Thanks Len but unfortunately I am still not understanding. Let's use the first output row in your original post as an example. If I understand it correcty, it says that there were 5 occurrences of NN output values between 4 and 8. Then, I am guessing that the Predicted column means that all 5 of those cases produced a NN prediction value of -14.81. But I do not understand how all 5 occurrences would produce exactly the same value. Hence my guess that -14.81 might be the mean of all NN predictions in that 4-8 bin. If the Predicted column is not the mean of the values in a bin then what is it? Perhaps it is the NN prediction at one edge of the bin? Similarly, exactly what does the "Actual" column mean?
Thanks,
Ron
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LenMoz

#5
QUOTE:
my guess that -14.81 might be the mean of all NN predictions in that 4-8 bin
That's correct. The "Predicted" column is indeed the mean of the 5 predicted values that fell in that bucket (they were not all -14.91) and the "Actual" is the mean of the associated actual values. I copied NeuroLab's format.

The value I see in the script is that I can run it after NeuroLab has locked down the scripts, against other date ranges and portfolios. I use it to periodically check if the NN remains predictive months or even years after it was trained, a good test of robustness.

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ronc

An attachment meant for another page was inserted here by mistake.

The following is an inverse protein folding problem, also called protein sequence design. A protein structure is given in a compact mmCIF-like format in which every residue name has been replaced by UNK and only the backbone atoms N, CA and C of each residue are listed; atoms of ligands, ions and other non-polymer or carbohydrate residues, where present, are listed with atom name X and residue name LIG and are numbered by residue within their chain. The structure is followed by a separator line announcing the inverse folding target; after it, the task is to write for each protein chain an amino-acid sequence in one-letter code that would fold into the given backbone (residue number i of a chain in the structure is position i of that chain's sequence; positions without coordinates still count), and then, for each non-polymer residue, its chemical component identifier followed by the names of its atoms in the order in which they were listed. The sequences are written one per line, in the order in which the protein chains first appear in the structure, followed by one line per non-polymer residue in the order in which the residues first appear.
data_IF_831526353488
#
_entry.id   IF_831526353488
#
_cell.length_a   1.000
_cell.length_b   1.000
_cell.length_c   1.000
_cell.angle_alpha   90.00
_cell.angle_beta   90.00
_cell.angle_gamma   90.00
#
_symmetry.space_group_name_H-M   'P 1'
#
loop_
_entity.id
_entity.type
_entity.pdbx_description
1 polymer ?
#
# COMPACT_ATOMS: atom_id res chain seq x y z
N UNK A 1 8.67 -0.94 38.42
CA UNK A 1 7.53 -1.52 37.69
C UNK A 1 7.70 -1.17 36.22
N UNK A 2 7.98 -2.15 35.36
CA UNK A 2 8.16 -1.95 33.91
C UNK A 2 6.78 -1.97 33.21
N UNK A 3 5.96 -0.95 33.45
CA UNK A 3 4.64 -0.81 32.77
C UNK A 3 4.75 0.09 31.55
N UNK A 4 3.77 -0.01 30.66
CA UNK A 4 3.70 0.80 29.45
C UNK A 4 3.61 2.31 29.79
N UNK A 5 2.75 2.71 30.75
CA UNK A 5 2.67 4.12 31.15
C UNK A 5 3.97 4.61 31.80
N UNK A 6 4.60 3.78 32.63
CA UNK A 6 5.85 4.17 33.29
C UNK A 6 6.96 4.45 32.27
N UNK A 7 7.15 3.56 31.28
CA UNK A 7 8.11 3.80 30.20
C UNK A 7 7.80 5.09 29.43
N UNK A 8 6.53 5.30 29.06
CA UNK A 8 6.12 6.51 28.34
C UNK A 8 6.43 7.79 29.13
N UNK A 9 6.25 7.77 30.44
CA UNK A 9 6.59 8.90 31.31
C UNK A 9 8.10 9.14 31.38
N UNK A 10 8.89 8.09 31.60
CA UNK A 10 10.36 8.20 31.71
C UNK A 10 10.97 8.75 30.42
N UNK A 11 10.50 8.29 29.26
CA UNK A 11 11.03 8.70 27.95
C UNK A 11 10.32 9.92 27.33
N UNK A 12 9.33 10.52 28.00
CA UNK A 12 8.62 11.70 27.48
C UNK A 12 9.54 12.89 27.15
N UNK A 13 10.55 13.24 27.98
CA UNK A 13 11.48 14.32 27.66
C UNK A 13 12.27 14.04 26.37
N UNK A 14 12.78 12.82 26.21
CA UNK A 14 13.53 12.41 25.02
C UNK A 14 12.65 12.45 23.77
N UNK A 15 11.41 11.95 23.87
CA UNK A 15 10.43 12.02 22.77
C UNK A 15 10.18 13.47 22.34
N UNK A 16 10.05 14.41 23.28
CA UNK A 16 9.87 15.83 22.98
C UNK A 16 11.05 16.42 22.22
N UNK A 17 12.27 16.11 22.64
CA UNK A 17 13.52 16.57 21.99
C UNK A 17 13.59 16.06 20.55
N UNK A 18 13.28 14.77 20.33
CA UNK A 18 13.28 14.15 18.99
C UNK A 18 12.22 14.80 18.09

#6
OK, got it. My next question is, how do the NN outputs map to "real world" outputs? Your code looks like it is doing a linear transform from NN to "real" based on the min and max values observed in NN and "real"?

Also, does your graphic column represent something like (Actual - Predicted) / Actual for each bin?

In the WL output there is a "% of Average" column, described in the User Guide as "This column displays how much higher or lower the average output of this row is compared to the Average Output of all Observations." If I understand that correctly, WL showing how far each actual bin differs from the average of all actual data, while you are showing how far each actual bin differs from each predicted bin. I can see the value in the latter, as a measure of model fit, but I am not clear why the former is useful.
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LenMoz

#7
QUOTE:
... how do the NN outputs map to "real world" outputs?
Above (post #1) I said, "You'll need to add your network's output script and the MinOutput and MaxOutput values from your network's XML." The mapping is the reason. A neural network score of zero linearly maps to MinOutput and 100 maps to MaxOutput.

Here's the code that does the transformation, copied from the script in post #1.
CODE: